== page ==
Day #5 – Try/Catch + Callbacks and Arrays

4 hours spent

  • Syntax for try/catch, try { [your JS code] catch {
    It will tell you whether or not there’s an error in the code. It will catch it. The rest of the code will still execute. This is also really important when working with APIs, if they are not reachable for whatever reason baking in the try and catch can prevent the whole app from crashing.
  • Arrays and callbacks, foreach, map, filter, reduce, and arrow functions.
  • foreach, will run each entry in an array through a function. For example, numbers.foreach(function (el){console.log(el} In the past this was the number one method, but now you can also use ‘for of’.
  • Map is like for each where it callbacks each element in an array through a function you define, but the difference is it returns or maps it out in a new array. This offers us the ability to change every element in an array. For example, you can all caps characters, capitalize the first letter in an array, double every value.
  • Arrow functions are a new syntax that shortens and makes writing expressions a lot easier. Like function expressions they can’t exist in the wild, they need to defined with a variable name. So,
    const add = function(x+y) {return x+y;} can be summarized to const add = (x,y) => {return x+y;}
    For single parameter const add = x => {return x+y;} (can ignore parenthesis, for empty or double parameters you need parenthesis).
  • You want to shrink the arrow function even more? Well you can with implicit arrow function which is only for arrow functions which only return one thing. So we go from const add = x => {return x+y;} to const add = x => x+y. It’s single line of code, understands you want to return x+y. Only works if there’s one statement or only one thing to evaluate. If there something that needs to be evaluated like math.random() instead of using curly brace + return you can replace all that with just putting the math.random() in parenthesis.
  • setTimeout just adds pause or delay between code, setTimeout(function(), 3000);
  • setInterval follows same syntax but adds an interval of how often it should be repeated. You can stop this from running by defining a variable const id, and then clearing it by clearInterval(id)
  • Filter, creates a new array with all the elements that pass through the test implemented by the provided function. The conditional function has to return either true or false (boolean value) if it’s true that element is added to the new array, otherwise it’s ignored.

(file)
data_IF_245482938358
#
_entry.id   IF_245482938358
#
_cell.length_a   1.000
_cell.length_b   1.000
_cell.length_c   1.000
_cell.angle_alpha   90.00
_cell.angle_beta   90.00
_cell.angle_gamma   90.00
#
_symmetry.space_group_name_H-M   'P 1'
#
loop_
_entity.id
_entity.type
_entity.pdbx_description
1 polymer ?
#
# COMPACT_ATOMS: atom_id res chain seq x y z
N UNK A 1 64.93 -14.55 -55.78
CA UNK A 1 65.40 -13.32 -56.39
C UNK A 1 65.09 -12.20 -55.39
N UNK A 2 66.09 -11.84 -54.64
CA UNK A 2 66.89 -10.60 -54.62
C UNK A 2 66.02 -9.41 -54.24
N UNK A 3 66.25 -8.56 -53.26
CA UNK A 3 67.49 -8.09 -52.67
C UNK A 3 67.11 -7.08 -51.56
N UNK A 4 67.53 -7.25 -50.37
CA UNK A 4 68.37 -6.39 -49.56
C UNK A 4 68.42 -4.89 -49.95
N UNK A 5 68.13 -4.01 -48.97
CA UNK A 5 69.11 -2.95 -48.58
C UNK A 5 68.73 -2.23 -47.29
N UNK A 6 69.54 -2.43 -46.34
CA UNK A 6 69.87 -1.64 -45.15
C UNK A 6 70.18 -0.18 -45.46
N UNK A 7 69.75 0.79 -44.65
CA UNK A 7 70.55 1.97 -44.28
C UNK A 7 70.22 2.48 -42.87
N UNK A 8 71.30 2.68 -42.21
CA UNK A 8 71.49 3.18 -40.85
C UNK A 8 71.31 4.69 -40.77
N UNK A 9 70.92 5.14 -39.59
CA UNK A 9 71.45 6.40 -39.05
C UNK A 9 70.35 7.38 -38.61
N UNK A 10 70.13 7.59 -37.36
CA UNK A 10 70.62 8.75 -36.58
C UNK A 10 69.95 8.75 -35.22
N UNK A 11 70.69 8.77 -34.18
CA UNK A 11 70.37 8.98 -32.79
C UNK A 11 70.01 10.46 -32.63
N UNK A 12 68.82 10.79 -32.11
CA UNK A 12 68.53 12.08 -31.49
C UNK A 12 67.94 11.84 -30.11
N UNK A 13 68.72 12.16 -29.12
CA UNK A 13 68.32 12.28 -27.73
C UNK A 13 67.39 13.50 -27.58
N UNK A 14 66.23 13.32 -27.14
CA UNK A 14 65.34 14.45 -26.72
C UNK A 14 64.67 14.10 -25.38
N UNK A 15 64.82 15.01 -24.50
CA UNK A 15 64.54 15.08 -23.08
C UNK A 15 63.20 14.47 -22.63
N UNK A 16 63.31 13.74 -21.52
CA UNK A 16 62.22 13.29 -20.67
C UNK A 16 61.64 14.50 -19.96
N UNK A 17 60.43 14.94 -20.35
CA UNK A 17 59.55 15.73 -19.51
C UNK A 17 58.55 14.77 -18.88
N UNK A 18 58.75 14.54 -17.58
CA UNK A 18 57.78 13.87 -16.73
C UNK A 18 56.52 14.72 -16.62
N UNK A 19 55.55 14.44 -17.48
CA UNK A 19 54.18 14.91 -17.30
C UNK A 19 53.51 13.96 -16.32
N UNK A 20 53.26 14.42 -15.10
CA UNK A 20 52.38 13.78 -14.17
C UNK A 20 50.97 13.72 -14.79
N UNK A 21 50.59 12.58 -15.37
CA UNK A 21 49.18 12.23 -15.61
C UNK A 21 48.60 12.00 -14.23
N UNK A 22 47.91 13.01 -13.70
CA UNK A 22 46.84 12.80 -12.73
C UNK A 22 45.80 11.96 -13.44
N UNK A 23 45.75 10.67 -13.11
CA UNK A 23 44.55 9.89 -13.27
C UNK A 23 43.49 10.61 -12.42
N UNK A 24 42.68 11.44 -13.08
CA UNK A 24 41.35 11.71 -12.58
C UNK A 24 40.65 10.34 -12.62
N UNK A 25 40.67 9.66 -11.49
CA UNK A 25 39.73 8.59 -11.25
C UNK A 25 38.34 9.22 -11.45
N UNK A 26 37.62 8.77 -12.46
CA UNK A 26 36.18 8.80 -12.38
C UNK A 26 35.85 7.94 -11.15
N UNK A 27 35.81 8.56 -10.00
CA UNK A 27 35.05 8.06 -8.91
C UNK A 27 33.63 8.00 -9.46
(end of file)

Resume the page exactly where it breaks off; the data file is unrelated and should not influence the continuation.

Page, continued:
• You can chain the functions together, the filter immediately followed by map to get,
    movie.filter(m => m.score>80).map(m => m.title);
  • Some and Every are boolean callbacks that test each element in an array. Every will check each element and if they pasts the function you define, it will say true. Some will test whether any element passes the criteria, if it does it will return true.
  • reduce (did not really understand…review in detail – moved on)
  • The keyword this behaves differently in an arrow function versus regular function.
  • Default Params – when no input is inputted to your function you want to default it to a value. For example, rollDie(numSides = 6).

End of day:
Can write basic functions to solve a problem like sorting through a database of thousands of moving and finding the highest rated one. Can filter through and find most recent releases by rating. But the problem with this is the database would have to be provided so not sure how practical that is. Still all code exists within the console for personal use, not for an end user.

Day #6 – Newer JS features + DOMS

Hours spent 5 hours:

  • Spread expands arrays, object, object literals, and even strings into a list of arguments. This way you can pass through an iterable into a function call. Syntax Math.min(…Arr).
  • You can create a brand new array using two old arrays adding your own new element as well […old, …old2, newElement]
  • The same can be done with objects but syntax is with curly braces. Just note if they have the same key with different value, the value that wins will be the one that’s last.
  • The rest param, collects all argumenets and puts it into an actual array. It looks like spread but it’s not, spread will take an array and spread each entry into an individual argument. E.g.:
    return.nums.reduce(total, el)=> total + el)
    if you had tried this without the… it will only accept a single parameter. Arguments also don’t work inside arrow functions which is another reason to use the rest parameter.